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For your (in)convenience: part one

30th Aug 2007
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By Stuart Lauchlan, news and analysis editor

As headlines go, it’s up there with 'Queen Anne Dead' and 'Ursine Creatures Defecate in Arboreal Environments'. Apparently, UK customers would prefer to deal with a UK call centre rather than one based in some far-flung overseas location.

The Nationwide has long been a fierce advocate of keeping its call centre operations close to home, but an increasing number of other organisations are now starting to realise that there’s mileage to be had here. NatWest advertises the fact that it uses UK only call centres. (It doesn’t mention its annoying automated phone system that sees a Cyberman ringing customers up at all hours of the day, but we’ll leave that to one side....)

But back to Nationwide. It has proud credentials in this area. Since 2002, it has opened three new UK call centres, and refurbished two more at a time when rivals were booking their passage to India and trying to educate the cheap labour on UK customs and idioms by force feeding them Pat Butcher and Ken Barlow – an education theory that curiously enough doesn’t often deliver results!

“Nationwide’s call centres handle over a million enquiries each month and we are committed to retaining them within the UK,” says Graham Beale, chief executive at Nationwide. “Whilst many of our competitors see their overseas call centres as successful, and often more cost-effective, some have brought their functions back to the UK as they believe customer service may improve. Our relationship with our members is core to our business and isn’t something we would wish to export overseas. At Nationwide, we listen to our customers and pledge to provide the products and services they expect over the long-term and it is important to them that we keep our call centres based in the UK.”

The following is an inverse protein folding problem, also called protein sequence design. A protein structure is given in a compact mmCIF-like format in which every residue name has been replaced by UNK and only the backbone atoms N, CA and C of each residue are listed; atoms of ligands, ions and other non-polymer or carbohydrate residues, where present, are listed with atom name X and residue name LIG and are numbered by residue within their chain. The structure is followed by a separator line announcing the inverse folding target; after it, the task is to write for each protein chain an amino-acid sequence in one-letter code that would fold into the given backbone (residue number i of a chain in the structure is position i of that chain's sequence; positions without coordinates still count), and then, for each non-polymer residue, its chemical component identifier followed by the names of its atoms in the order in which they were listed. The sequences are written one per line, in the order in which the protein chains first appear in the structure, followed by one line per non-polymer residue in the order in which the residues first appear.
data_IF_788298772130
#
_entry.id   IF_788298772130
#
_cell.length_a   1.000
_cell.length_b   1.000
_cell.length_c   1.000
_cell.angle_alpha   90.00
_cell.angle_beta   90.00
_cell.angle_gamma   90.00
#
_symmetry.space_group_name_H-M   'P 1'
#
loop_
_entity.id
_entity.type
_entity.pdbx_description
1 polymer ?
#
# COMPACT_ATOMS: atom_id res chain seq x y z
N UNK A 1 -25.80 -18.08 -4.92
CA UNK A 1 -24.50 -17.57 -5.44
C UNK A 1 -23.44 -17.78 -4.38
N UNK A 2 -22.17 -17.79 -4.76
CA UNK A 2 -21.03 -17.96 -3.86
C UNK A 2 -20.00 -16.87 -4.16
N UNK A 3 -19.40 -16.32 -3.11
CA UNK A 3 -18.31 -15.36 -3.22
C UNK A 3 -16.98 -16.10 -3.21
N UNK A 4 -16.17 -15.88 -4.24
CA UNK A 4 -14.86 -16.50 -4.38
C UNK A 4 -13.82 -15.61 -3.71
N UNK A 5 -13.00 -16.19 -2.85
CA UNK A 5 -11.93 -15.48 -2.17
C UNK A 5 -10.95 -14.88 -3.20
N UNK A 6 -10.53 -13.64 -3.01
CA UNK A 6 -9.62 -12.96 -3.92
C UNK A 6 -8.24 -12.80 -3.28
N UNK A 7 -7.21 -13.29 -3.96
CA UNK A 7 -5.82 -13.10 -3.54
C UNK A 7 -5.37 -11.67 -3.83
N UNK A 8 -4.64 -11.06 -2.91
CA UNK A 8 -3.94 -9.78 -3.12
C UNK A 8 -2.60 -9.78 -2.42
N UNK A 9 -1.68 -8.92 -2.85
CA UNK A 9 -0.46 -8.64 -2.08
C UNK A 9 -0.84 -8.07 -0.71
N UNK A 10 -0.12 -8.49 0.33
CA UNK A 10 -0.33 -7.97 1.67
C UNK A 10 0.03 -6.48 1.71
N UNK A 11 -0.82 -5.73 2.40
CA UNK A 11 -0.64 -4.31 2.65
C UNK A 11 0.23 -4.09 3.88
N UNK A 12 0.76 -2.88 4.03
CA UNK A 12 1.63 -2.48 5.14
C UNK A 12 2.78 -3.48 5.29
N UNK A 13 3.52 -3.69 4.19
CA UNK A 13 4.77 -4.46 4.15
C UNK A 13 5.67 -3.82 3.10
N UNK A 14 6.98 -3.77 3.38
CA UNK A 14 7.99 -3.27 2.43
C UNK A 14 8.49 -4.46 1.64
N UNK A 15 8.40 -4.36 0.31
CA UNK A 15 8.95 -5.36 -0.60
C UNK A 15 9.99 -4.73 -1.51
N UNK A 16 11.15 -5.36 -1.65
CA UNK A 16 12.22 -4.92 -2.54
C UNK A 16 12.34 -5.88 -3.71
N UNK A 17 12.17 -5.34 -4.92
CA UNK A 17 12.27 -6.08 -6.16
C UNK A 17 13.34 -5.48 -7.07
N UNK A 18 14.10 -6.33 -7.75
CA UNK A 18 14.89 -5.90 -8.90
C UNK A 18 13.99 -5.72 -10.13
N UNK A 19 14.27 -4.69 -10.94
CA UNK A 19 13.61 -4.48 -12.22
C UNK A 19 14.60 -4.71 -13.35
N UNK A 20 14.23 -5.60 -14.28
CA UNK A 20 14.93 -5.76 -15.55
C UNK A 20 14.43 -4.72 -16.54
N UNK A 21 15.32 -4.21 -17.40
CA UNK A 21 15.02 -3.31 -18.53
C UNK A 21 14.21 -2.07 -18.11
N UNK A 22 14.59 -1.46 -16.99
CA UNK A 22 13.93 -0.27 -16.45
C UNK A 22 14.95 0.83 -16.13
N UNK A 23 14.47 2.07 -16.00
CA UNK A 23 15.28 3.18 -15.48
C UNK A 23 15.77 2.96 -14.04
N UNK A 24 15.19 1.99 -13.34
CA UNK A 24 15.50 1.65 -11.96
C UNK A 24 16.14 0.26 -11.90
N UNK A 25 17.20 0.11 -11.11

Nationwide’s latest research found that 93 percent of people believe it is important that their calls are handled by a call centre based in the UK; 79 percent of people say they would be less likely to deal with a company that used call centres abroad; and 52 percent of people say they would change to another provider if they found their main bank or building society had started using a call centre abroad.

So why do we feel this way? Is it just a distrust of Johnny Foreigner? Or is there tangible evidence that this viewpoint has merit? Again, according to Nationwide’s survey, the reasons cited by the majority are that they get better service from the UK – a somewhat dubious claim!; their calls get answered quickly and efficiently – again, a dubious claim where some companies are concerned; and finally that it’s better for the UK economy – which is splendidly altruistic of the great British public, but probably doesn’t bear too much examination.

The most dubious – and potentially offensive – conclusion from the study is that nearly three quarters - 73 percent - of adults think call handlers working in financial services companies carry out a skilled job. The implicaiton here appears to be that that foreign call centres are not going to be provide skilled people – which is patently absurd as its more likely that firms will attract a top class graduate in Bangalore than they will in Brighton!

Part two, cultural issues, click here.

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